Terrorists are still taking advantage of vulnerabilities in other countries. Often these countries have the will to assist but lack either the expertise or the means, including the legal authority, to do so. For this reason, U.S.-financed training and technical assistance programs include training and assistance in developing and implementing laws as well as in other areas.
Efforts for the future will focus on certain areas of vulnerability. For example, as the international banking system becomes a system that the terrorists can no longer safely use, we are helping develop new norms to limit abuse of alternative, informal value transfer systems, such as the traditional "hawalas" and wage remittance systems, which are still being used to transfer resources among terrorists. Yet it is important that these norms do not cut off legitimate commerce, such as the wage remittance systems that enable immigrant or temporary workers to send funds to their families back home.
We are also targeting the misuse of charities, especially where there is willing complicity on the part of the charities' leaders. However, we are very sensitive to the plight of those people that legitimate charities, including Islamic charities, assist. And we are proud that Americans provide the most generous support of charities in the world. Our aim is thus to put in place effective oversight on how such funds are used, while still enabling organizations to raise funds effectively for charitable purposes both here and abroad.

IV. Exclusion of Terrorists from U.S.
The Patriot Act also gives the Secretary of State new authority to designate terrorist organizations for immigration purposes, in consultation with or upon the request of the Attorney General. The list of organizations designated under this authority is commonly known as the Terrorist Exclusion List (TEL). Specifically, an organization can be placed on the TEL if the Secretary of State finds that the organization commits or incites to commit a terrorist activity, prepares or plans a terrorist activity, gathers information on potential targets for terrorist activity, or provides material support to further terrorist activity. We have already designed 48 such organizations, and we continually monitor the activities of organizations in order to determine whether designation may be appropriate. Individual aliens who solicit funds, recruit members, or provide material support for a TEL organization are inadmissible to the U.S. and may be prevented from entering. If they are already in U.S. territory, they may (in certain circumstances) be deported.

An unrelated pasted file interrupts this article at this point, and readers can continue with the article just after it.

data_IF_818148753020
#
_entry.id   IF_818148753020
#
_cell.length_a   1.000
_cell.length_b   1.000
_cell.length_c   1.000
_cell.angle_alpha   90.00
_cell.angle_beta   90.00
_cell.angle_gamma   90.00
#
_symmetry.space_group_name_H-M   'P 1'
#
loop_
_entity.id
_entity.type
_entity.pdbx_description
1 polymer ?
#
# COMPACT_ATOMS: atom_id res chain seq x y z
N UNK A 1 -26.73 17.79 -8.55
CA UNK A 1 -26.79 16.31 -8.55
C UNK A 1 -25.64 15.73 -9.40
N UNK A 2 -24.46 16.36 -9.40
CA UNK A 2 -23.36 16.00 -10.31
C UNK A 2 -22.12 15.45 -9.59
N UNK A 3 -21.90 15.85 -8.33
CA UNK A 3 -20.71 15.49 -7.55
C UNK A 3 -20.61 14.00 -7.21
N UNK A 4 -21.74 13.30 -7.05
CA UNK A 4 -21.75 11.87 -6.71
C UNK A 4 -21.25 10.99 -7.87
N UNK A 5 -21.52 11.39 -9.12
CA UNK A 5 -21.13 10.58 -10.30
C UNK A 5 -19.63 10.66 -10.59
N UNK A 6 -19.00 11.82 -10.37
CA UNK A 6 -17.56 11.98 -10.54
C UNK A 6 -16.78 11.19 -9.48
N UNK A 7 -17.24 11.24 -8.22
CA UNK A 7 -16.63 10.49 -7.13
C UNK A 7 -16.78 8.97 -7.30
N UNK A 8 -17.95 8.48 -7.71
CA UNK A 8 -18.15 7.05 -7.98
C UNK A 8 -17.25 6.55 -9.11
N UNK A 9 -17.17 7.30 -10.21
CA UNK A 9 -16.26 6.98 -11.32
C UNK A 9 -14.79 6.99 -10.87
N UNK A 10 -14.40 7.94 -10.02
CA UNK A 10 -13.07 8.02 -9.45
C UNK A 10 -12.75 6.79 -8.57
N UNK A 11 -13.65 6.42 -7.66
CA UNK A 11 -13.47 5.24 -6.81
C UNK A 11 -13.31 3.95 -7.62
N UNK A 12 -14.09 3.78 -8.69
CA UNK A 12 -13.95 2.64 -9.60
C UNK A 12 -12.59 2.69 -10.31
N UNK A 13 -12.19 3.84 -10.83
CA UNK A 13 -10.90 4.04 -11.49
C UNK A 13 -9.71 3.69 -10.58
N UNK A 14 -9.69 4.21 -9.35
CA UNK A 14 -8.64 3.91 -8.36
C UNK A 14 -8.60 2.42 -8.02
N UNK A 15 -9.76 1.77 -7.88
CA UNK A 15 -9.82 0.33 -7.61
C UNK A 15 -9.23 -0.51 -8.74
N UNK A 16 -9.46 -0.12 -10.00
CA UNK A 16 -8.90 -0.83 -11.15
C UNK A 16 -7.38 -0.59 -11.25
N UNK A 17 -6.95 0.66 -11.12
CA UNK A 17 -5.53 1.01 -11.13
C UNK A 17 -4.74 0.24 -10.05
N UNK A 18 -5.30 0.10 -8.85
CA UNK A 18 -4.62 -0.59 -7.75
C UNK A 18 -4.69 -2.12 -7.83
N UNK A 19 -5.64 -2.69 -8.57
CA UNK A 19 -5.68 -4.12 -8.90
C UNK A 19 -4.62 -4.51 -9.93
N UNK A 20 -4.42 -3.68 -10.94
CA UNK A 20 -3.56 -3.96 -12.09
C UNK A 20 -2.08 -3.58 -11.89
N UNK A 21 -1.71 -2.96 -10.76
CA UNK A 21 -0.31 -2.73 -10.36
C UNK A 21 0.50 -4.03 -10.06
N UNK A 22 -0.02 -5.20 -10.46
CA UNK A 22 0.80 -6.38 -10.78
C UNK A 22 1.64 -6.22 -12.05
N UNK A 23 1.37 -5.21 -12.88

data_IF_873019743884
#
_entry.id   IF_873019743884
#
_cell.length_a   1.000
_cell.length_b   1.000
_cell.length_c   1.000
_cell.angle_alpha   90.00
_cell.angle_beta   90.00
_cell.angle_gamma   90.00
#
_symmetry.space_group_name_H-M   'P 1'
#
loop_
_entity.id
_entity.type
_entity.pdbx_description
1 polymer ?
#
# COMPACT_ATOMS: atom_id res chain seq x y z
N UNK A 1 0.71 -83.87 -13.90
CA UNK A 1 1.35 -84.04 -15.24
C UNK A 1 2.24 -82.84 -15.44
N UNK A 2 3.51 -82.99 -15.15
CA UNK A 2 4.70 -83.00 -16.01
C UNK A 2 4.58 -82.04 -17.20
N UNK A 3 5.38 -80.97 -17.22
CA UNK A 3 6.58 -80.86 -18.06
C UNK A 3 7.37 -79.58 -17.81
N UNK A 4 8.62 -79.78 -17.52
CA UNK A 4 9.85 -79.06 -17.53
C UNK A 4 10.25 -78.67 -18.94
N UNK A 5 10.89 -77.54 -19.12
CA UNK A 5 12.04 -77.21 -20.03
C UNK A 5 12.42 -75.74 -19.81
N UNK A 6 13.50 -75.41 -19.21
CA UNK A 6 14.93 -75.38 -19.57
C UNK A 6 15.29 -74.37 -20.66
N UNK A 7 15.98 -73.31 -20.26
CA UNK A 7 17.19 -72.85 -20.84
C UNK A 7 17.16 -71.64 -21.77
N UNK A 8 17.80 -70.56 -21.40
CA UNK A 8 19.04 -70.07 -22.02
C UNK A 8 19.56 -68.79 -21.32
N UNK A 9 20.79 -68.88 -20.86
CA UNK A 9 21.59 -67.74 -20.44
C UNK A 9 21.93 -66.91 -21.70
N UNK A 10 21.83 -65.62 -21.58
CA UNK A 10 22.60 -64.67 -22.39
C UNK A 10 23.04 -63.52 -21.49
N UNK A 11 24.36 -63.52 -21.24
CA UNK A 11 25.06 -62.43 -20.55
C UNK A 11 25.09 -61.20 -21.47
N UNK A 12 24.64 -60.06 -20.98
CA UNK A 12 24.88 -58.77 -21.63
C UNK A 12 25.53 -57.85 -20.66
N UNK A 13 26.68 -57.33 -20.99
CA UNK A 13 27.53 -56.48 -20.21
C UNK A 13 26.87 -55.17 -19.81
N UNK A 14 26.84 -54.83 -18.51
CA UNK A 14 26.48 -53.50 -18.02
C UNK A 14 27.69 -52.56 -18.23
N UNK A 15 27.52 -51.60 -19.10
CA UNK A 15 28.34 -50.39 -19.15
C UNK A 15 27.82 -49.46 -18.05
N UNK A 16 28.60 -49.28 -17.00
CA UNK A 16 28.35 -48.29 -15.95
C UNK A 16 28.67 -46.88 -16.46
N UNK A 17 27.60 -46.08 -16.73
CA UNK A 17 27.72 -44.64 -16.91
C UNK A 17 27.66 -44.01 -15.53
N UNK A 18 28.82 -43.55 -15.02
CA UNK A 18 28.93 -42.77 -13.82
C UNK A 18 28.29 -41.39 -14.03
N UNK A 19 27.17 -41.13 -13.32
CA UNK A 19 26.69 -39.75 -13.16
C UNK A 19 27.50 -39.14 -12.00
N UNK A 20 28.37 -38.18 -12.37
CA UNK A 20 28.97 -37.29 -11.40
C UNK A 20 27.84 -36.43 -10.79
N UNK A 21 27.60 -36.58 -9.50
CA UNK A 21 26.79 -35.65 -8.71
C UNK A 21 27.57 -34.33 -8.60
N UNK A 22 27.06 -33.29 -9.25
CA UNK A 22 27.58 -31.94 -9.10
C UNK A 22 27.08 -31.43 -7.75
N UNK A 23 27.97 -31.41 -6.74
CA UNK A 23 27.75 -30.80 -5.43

The USA PATRIOT Act also expanded the Secretary of State's authority to exclude from the U.S. aliens who engage in terrorist activities or are linked to terrorism. For example, an alien who has used his position of prominence within any country to endorse or espouse terrorist activity, or to persuade others to support terrorist activity or a terrorist organization are inadmissible if the Secretary determines that these acts were done in a way that "undermines" U.S. efforts to reduce or eliminate terrorist activities.
The Act also gave the State Department access to the National Crime Information Center, and in the time since the Act's passage we have incorporated nearly 8 million criminal records into our visa lookout database so that these records can also be considered by consular officials as they determine whether to grant a visa.

V. Other measures: Capture and Interdictions; detainees and military tribunals
We are, of course, proceeding concurrently on all fronts - designation, blocking money and movement, and capture and trial.
Capture of terrorists and interdictions
In terms of capture and detention of the terrorists, we have been able to obtain control over a number of them through our military operations in Afghanistan and Iraq. In the United States, as I mentioned, our police have authority to apprehend not only terrorists but also those who assist them, since such assistance is now a criminal offense in the United States. Elsewhere, we are working with other law enforcement authorities to perform joint operations and take terrorists into custody. To help strengthen this effort, we are negotiating with EUROPOL (the European Police Association) on a way to enable the exchange of information on individuals between EUROPOL and U.S. law enforcement. We are also successfully obtaining and sharing custody of terrorists through such means as extradition treaties.